CKD Linked to Cardiac Arrest in Hispanic, Latinx Patients


  • The study included 295 Hispanic or Latinx patients with out-of-hospital SCA from the PRESTO study in Ventura County, California, and 590 frequency-matched controls from the San Diego, California, site of the population-based HCHS/SOL (Hispanic Community Health Survey/Study of Latinos); in both cohorts, men made up 70% of participants, and the median age was about 63 years.

  • Researchers collected data on demographics, medical history, and current health conditions. Of note, 51.2% of SCA cases and 8.8% of control participants had CKD, and 20.0% of cases and 0.7% of the control group were on dialysis.

Pre-SCA echocardiograms were available for 48% of SCA cases and baseline echocardiograms for more than 99% of control participants.



  • In analyses adjusted for age, sex, and clinical variables, predictors significantly associated with higher odds of SCA included: CKD (odds ratio [OR], 7.3; 95% CI, 3.8-14.3; P < .001), heavy drinking (OR, 4.5), stroke (OR, 3.1), atrial fibrillation (OR, 3.7), coronary artery disease (OR, 2.9), heart failure (OR, 2.5), and diabetes (OR, 1.5).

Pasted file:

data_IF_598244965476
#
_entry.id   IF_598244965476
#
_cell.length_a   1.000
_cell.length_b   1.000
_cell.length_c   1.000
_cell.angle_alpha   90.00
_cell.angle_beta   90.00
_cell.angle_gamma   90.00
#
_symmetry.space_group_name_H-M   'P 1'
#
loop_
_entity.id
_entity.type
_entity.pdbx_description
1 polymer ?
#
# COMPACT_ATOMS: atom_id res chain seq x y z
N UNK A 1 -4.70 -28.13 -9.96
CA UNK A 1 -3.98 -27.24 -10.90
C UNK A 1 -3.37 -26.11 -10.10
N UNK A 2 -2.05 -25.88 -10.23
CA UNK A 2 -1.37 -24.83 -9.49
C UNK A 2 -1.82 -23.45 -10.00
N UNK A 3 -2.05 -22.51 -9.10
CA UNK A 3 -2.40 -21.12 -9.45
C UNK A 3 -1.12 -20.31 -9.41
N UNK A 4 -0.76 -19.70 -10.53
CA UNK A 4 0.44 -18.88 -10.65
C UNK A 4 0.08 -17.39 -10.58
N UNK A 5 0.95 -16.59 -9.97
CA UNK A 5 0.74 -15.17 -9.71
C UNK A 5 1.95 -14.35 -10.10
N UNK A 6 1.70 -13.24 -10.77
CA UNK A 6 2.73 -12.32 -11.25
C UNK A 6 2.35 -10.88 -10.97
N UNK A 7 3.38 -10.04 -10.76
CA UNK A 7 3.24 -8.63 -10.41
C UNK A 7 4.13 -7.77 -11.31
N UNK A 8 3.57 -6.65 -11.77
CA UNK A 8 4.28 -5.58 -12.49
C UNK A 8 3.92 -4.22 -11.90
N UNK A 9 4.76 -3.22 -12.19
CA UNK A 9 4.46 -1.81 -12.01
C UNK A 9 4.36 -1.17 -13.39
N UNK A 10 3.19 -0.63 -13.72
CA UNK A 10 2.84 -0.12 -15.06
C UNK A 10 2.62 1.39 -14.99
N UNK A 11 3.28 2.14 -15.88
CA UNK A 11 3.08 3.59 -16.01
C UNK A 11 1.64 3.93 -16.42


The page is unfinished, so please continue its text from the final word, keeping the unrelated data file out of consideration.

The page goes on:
• Hypertension, hyperlipemia, body mass index, and current smoking status were not significantly associated with SCA.

  • In adjusted analyses, heart rate (OR, 1.8 per one standard deviation [1-SD] increase), QTc interval (OR, 2.5 per 1-SD increase) and left ventricular ejection fraction (OR, 4.4 per 1-SD decrease) were significantly associated with SCA, suggesting echocardiogram evaluations could help identify Hispanic or Latinx individuals at increased risk for SCA, write the authors.